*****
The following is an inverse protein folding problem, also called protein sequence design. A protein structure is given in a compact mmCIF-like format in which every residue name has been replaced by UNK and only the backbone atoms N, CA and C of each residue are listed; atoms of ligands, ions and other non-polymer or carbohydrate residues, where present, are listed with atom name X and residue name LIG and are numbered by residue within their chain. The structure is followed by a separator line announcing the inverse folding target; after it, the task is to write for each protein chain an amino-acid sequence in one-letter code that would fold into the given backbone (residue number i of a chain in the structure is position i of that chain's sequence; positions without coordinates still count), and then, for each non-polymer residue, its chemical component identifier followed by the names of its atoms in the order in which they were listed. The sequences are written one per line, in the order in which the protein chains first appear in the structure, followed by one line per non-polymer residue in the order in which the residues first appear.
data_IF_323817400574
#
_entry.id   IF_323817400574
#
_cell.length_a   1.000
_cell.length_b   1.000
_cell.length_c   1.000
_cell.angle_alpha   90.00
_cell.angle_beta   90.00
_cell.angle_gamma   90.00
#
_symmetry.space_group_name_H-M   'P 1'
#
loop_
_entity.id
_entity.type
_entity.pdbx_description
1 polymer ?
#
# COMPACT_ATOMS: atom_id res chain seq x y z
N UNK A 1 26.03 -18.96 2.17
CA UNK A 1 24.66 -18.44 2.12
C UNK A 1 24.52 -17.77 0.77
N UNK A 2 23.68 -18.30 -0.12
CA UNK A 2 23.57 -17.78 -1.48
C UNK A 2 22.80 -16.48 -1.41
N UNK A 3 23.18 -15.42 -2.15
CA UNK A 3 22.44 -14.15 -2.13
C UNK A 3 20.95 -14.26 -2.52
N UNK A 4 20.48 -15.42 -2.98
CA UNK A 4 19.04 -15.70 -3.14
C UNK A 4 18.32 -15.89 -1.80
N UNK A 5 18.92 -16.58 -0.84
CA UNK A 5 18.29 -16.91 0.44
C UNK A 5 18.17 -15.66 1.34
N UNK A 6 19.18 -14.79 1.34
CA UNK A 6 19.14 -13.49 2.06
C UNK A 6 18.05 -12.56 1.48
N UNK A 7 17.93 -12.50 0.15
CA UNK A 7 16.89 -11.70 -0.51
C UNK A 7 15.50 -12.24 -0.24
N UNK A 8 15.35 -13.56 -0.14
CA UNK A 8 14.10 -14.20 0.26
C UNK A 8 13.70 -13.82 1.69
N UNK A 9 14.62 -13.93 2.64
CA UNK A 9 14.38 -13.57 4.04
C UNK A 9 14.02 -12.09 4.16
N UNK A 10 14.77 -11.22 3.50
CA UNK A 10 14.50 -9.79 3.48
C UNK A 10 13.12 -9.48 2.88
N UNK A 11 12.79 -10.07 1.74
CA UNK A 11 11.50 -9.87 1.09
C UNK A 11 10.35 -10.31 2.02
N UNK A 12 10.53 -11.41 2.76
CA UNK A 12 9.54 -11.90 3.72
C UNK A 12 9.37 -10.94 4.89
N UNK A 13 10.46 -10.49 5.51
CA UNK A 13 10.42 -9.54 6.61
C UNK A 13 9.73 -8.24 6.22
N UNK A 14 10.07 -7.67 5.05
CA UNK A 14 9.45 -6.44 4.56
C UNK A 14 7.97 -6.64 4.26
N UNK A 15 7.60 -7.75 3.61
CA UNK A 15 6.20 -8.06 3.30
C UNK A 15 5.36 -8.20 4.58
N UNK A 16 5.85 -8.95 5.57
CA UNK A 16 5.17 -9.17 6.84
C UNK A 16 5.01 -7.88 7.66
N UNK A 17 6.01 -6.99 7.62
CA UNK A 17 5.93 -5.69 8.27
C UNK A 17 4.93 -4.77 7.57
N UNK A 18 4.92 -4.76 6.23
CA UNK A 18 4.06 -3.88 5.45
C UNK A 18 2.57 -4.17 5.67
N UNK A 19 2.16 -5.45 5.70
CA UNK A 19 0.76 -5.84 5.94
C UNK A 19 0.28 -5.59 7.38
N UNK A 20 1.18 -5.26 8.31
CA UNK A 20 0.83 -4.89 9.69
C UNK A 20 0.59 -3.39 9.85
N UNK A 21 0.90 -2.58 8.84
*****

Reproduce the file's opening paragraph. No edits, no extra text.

The following is an inverse protein folding problem, also called protein sequence design. A protein structure is given in a compact mmCIF-like format in which every residue name has been replaced by UNK and only the backbone atoms N, CA and C of each residue are listed; atoms of ligands, ions and other non-polymer or carbohydrate residues, where present, are listed with atom name X and residue name LIG and are numbered by residue within their chain. The structure is followed by a separator line announcing the inverse folding target; after it, the task is to write for each protein chain an amino-acid sequence in one-letter code that would fold into the given backbone (residue number i of a chain in the structure is position i of that chain's sequence; positions without coordinates still count), and then, for each non-polymer residue, its chemical component identifier followed by the names of its atoms in the order in which they were listed. The sequences are written one per line, in the order in which the protein chains first appear in the structure, followed by one line per non-polymer residue in the order in which the residues first appear.